ADASS Waiting for Care and Support report image

People could be missing out on being prescribed vital independent living equipment, like walking aids, toilet frames and riser recliners, as a new survey from ADASS (Association of Directors of Adult Social Services) reveals the increasingly unmanageable pressures on the social care sector.

ADASS’ new report unveils that more than half a million people are now waiting for an adult social care assessment, for care, or a direct payment to begin or for a review of their care.

Entitled ‘Waiting for Care and Support’, the report provides a snapshot of people waiting for social care in England.

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The latest data suggests that more than six in 10 councils that responded say they are having to prioritise assessments and are only able to respond to people where abuse or neglect is highlighted, for hospital discharge, or after a temporary period of residential care to support recovery and reablement.

A total of 506,131 people were waiting for assessments, reviews, and/or care support to begin, which could include the provision of assistive technologies by councils to facilitate greater independence in around residents’ homes.

In addition, the report highlighted that there has been a 16 percent increase in the number of hours of home care that have been delivered since Spring 2021, but that dipped from a high of over 41 million hours in Autumn 2021 in the first quarter of this year as staff vacancies and sickness impacted.

Moreover, almost 170,000 hours a week of home care could not be delivered because of a shortage of care workers during the first three months of 2022. That is a dramatic seven-fold increase since Spring 2021.

The increasing and often unmanageable pressure on the social care sector is not a new issue. Earlier this year, ADASS called on the UK Government to provide at least £7 billion extra a year for the social care sector to meet rising demands as more people require care, particularly as a result of the coronavirus pandemic.

Responding to the findings, Sarah McClinton, ADASS President, said: “We have not seen the bounce back in services after the pandemic in the way we had hoped. In fact, the situation is getting worse rather than better.

“Social care is far from fixed.

“The Health and Social Care reforms go some way to tackle the issue of how much people contribute to the cost of their care, but it falls short in addressing social care’s most pressing issues: how we respond to rapidly increasing unmet need for essential care and support and resolve the workforce crisis by properly valuing care professionals.”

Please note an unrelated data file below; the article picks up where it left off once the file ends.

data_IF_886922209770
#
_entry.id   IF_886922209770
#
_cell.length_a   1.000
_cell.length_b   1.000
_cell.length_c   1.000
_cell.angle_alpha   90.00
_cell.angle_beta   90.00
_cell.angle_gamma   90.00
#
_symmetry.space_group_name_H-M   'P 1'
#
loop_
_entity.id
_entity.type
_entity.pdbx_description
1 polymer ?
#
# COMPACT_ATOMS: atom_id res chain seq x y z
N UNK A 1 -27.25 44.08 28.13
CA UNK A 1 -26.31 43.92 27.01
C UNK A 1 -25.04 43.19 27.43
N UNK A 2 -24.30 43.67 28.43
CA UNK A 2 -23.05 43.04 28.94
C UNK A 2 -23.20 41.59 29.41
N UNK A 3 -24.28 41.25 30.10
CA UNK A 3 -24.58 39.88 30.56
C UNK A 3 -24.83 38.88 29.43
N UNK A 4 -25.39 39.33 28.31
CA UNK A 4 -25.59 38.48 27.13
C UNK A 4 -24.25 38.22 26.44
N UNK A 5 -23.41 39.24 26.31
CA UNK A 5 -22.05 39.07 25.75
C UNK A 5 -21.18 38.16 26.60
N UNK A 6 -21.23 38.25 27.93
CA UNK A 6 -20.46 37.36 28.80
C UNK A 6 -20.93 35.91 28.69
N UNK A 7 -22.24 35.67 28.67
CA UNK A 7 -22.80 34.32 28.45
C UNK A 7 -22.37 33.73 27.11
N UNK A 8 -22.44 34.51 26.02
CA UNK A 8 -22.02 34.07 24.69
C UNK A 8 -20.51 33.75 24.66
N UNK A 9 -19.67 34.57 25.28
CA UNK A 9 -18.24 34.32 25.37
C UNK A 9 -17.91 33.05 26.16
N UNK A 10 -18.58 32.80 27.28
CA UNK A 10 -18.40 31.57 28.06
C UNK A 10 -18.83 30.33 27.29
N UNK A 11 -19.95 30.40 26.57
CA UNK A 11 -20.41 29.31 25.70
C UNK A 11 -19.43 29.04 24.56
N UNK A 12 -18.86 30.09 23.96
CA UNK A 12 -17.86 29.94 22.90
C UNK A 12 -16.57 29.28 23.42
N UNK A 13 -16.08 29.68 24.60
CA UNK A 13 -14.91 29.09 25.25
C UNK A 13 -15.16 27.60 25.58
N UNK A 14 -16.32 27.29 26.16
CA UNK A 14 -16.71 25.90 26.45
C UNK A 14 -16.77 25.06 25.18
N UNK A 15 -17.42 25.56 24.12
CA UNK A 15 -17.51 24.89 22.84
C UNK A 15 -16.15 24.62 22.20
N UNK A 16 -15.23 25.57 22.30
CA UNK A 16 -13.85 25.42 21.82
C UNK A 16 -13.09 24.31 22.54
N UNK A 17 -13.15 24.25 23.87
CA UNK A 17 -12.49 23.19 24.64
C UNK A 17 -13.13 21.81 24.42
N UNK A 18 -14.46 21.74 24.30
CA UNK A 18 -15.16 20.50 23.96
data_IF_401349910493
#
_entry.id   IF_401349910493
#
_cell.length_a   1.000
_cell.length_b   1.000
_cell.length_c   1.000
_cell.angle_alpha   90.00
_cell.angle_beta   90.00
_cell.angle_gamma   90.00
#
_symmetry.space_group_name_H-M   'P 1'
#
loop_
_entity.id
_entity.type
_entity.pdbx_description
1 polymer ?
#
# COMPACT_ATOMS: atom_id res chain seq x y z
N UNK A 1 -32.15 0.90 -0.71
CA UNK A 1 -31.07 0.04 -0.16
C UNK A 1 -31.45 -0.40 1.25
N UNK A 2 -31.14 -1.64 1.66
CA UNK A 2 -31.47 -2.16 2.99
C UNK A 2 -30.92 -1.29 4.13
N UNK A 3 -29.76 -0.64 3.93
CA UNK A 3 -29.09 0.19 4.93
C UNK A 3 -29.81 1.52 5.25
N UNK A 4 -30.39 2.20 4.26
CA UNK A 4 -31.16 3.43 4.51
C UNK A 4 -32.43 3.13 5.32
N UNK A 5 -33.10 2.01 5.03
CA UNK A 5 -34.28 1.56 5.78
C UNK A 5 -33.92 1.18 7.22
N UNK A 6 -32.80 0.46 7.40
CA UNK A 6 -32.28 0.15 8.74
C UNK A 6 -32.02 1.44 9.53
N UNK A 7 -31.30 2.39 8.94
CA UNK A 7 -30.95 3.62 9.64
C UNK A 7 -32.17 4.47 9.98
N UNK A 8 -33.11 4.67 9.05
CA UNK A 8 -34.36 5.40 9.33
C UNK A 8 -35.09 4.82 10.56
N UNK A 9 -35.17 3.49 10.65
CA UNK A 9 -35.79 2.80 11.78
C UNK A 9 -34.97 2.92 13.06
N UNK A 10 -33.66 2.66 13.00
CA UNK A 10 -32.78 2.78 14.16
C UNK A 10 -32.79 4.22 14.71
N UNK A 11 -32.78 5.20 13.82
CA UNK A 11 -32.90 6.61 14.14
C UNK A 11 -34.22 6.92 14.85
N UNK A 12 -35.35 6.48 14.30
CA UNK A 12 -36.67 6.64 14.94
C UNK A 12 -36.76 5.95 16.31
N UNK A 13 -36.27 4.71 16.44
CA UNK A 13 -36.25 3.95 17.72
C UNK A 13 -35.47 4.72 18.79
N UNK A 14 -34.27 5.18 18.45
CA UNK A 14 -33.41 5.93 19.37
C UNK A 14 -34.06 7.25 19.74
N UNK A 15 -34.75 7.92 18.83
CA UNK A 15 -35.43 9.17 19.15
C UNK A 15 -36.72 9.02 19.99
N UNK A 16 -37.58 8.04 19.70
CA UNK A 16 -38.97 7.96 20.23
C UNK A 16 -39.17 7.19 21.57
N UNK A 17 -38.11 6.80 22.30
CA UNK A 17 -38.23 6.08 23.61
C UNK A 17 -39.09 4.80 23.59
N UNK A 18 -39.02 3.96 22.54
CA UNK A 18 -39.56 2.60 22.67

This new evidence shows that despite staff working relentlessly over the last two years, levels of unmet, undermet or wrongly met needs are increasing, and the situation is getting worse. The growing numbers of people needing care and the increasing complexity of their needs are far outstripping the capacity to meet them, ADASS warns.

Despite great achievements in increasing the amount of care provided, there is an even starker rise in the support now needed, with more people left without essential care to maintain their health, and dignity and lead good lives in their communities.

Not only are people waiting longer for care assessments, reviews, care packages and personal budgets, but family carers are having to shoulder greater responsibility and are being asked to take paid or unpaid leave from work when care and support are not available for their family members.

Making the focus of resources on acute hospitals, without addressing care and support at home, means people deteriorate and even more will need hospital care, the association underlines.

Cathie Williams, ADASS Chief Executive, commented: “Without action to prioritise care and support in people’s homes and local communities, it will take years rather than months to fully recover.

“We need a funded plan so that we can ensure that everyone gets the care and support they need, with more of the Health and Social Care Levy being used to fund care and support in people’s homes and communities over the next two years.  People cannot wait for funding to trickle into adult social care and wider community services.”

Read the full report here.

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